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[whitespace] Doing The Wave

How to keep your head above water

By Andrea Perkins

  • Heed natural warnings. An earthquake that lasts at least 20 seconds, or a rapid fall or rise in coastal waters, may serve as a warning that a tsunami is on its way.

  • Heed official warnings, even if they seem ambiguous or the danger seems to have passed. Warnings sounded five hours before the 1960 tsunami hit Hilo, Hawaii, but not all people took them seriously and some died as a result.

  • Expect many waves. The next wave may be bigger and the tsunamis may last for hours.

  • Head for high ground and stay there. Move uphill or at least inland, away from the coast.

  • Abandon belongings. Save your life, not your possessions.

  • Don't count on the roads. If a tsunami is caused by a nearby earthquake, roads may be broken or blocked as a result of the ground shaking.

  • If trapped and unable to reach higher ground, go to an upper story of a sturdy building or get on its roof.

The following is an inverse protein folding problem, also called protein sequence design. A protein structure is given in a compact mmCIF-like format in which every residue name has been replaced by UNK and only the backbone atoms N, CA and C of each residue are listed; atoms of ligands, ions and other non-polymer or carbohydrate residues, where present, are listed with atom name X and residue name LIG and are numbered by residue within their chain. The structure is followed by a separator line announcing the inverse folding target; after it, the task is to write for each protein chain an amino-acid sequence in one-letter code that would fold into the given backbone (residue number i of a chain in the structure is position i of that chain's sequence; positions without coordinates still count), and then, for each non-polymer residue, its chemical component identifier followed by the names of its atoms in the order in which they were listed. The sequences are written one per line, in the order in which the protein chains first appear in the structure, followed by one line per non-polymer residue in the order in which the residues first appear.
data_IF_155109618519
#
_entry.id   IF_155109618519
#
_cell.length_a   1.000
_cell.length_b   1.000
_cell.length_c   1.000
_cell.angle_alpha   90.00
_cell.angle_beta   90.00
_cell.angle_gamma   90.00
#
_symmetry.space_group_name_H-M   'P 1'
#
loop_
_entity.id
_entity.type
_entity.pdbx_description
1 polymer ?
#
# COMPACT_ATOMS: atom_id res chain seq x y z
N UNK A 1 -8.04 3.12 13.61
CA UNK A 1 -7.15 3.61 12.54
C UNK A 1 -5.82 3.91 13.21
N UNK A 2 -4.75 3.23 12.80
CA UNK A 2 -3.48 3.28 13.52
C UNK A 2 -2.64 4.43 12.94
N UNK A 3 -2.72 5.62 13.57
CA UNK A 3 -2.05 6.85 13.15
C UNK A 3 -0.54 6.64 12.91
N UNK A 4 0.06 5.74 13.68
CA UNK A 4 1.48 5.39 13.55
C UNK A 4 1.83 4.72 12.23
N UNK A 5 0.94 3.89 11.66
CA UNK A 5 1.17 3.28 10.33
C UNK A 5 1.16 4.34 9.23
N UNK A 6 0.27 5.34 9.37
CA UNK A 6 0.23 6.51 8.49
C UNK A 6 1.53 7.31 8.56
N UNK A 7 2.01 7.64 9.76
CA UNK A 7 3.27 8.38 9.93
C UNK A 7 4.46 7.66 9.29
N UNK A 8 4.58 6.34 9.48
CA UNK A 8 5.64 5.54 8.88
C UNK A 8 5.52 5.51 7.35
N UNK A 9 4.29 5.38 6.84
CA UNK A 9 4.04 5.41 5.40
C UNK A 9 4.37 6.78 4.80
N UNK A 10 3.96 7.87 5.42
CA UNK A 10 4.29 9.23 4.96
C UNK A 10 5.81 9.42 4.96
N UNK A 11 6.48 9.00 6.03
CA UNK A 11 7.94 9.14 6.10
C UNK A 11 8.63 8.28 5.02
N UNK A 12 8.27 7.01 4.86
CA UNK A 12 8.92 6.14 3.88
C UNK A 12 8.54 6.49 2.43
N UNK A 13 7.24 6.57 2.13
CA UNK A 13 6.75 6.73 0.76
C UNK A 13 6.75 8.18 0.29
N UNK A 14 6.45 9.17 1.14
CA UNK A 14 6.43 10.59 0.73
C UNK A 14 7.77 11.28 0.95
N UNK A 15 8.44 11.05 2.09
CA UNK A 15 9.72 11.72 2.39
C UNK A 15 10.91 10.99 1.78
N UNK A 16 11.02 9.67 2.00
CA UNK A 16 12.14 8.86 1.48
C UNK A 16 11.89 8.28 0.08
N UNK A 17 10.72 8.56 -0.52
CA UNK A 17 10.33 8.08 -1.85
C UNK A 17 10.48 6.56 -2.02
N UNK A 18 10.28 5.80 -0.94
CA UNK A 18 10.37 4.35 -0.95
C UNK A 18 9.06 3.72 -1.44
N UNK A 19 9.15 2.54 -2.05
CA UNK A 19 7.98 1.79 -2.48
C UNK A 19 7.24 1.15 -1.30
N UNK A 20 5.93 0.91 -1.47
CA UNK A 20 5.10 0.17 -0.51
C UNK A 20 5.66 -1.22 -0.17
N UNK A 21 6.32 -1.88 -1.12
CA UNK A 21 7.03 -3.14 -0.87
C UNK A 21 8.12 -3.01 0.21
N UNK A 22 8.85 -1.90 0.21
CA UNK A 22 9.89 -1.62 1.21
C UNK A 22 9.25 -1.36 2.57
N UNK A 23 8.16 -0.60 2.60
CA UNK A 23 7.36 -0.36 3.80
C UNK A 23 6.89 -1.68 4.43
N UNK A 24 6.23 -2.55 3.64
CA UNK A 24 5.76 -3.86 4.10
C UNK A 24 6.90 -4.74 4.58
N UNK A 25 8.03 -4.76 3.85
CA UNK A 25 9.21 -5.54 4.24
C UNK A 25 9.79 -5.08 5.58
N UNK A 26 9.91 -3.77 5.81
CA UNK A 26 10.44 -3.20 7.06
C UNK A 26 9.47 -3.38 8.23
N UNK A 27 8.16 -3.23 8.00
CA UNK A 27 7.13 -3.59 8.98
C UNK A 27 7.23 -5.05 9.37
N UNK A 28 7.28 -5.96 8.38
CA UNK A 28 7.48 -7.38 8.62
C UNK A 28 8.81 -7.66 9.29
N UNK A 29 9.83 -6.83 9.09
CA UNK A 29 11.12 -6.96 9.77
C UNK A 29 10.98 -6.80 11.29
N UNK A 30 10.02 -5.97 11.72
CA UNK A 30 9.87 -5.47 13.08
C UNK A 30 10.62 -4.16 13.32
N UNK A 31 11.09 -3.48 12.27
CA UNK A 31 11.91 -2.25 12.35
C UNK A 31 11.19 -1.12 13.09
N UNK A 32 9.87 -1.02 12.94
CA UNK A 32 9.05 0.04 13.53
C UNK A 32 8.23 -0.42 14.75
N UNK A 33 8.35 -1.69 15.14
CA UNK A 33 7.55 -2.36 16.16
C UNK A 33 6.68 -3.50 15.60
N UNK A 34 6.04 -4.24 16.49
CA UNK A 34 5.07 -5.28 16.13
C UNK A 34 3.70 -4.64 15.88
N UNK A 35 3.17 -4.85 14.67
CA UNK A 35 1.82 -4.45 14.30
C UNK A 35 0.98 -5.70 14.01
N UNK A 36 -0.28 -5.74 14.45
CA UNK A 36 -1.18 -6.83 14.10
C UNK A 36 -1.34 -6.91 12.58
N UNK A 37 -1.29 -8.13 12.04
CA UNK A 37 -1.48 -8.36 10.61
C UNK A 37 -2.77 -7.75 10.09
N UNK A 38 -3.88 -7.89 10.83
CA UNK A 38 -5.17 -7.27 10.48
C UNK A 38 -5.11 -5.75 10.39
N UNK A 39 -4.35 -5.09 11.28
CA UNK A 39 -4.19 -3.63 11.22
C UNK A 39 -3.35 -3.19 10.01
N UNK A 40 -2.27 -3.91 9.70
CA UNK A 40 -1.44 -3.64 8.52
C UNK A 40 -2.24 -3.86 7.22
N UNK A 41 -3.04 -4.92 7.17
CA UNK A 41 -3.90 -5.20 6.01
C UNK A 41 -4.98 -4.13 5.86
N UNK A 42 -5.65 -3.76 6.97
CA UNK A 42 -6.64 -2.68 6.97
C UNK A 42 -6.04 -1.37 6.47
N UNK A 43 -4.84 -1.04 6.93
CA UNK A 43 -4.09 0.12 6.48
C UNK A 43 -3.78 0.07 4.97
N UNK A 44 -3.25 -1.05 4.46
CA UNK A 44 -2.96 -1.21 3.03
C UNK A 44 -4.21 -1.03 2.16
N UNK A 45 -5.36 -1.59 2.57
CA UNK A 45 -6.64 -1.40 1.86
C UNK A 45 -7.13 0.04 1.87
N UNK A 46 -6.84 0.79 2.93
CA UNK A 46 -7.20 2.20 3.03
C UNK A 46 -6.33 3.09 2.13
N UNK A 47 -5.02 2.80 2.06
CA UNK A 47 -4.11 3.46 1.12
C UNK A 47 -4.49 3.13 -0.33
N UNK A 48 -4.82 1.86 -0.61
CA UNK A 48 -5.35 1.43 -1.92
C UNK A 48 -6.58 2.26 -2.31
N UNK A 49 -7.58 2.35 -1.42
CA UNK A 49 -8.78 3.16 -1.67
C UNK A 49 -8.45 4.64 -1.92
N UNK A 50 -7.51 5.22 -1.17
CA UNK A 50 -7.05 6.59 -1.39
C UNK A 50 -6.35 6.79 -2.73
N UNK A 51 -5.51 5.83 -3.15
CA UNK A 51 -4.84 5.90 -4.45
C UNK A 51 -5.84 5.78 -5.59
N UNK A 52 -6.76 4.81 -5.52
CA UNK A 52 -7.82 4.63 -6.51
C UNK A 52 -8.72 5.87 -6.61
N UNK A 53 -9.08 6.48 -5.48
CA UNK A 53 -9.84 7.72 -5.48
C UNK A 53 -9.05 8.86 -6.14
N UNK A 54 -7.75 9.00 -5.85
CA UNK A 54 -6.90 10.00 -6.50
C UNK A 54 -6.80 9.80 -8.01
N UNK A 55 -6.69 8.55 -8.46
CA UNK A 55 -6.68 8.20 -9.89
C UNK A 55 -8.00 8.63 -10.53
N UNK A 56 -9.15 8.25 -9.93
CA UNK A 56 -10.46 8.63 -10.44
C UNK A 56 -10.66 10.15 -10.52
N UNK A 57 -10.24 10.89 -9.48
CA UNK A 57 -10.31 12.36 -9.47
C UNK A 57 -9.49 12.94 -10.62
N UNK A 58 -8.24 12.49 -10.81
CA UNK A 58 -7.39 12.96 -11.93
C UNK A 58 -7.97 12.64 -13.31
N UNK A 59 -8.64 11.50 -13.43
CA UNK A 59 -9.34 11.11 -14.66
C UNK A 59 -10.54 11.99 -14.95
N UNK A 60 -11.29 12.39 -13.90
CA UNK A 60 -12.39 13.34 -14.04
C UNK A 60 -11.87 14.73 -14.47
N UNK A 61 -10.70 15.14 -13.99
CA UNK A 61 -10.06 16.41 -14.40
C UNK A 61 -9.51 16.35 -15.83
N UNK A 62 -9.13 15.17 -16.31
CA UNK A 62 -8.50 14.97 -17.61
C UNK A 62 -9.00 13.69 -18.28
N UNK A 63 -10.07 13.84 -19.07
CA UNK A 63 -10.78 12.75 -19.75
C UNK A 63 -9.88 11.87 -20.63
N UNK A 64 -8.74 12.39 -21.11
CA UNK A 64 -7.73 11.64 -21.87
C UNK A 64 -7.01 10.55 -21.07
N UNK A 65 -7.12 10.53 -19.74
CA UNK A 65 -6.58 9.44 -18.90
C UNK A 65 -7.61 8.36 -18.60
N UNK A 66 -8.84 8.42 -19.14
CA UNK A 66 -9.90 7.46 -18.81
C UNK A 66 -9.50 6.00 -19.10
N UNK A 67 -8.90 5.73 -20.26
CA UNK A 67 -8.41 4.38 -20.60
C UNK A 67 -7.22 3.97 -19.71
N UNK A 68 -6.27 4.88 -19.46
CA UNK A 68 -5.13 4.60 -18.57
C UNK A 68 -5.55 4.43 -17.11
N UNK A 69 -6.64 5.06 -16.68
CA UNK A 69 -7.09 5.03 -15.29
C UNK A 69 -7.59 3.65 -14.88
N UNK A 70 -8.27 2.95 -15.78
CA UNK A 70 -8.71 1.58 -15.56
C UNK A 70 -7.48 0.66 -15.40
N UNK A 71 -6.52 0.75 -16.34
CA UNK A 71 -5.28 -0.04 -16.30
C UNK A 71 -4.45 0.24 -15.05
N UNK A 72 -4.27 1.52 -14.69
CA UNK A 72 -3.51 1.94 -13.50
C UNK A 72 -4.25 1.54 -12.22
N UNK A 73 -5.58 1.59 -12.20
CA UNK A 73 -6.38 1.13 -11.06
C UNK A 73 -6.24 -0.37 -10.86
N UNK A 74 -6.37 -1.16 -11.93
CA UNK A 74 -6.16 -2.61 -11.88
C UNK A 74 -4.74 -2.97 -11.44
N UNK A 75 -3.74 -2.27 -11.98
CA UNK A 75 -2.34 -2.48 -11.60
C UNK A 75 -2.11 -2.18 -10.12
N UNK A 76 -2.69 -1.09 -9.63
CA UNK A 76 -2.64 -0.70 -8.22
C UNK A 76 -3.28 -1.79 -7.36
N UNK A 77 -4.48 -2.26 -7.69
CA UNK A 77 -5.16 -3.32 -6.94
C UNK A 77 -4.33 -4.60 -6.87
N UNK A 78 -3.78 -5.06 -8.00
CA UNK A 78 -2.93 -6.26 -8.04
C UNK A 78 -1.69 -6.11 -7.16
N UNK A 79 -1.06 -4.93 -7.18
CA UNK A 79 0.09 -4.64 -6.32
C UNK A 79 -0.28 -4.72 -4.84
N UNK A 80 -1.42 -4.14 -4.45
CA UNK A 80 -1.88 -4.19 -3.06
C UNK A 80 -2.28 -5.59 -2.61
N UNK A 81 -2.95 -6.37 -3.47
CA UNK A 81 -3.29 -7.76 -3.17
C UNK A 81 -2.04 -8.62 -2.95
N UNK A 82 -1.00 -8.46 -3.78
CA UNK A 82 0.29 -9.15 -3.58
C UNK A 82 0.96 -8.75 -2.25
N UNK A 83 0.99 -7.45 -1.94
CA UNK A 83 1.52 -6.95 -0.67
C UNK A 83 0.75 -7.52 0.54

• As a last resort, climb a strong tree if unable to get to high ground.

  • If a tree can't be found, find something to use as a raft.


    For more information on how to prepare for a tsunami, visit: http://www.co.santa-cruz.ca.us/gsd/emergsrv/newtsunami.html

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  • From the July 20-26, 2000 issue of Metro, Silicon Valley's Weekly Newspaper.

    Copyright © 2000 Metro Publishing Inc. Metroactive is affiliated with the Boulevards Network.

    For more information about the San Jose/Silicon Valley area, visit sanjose.com.




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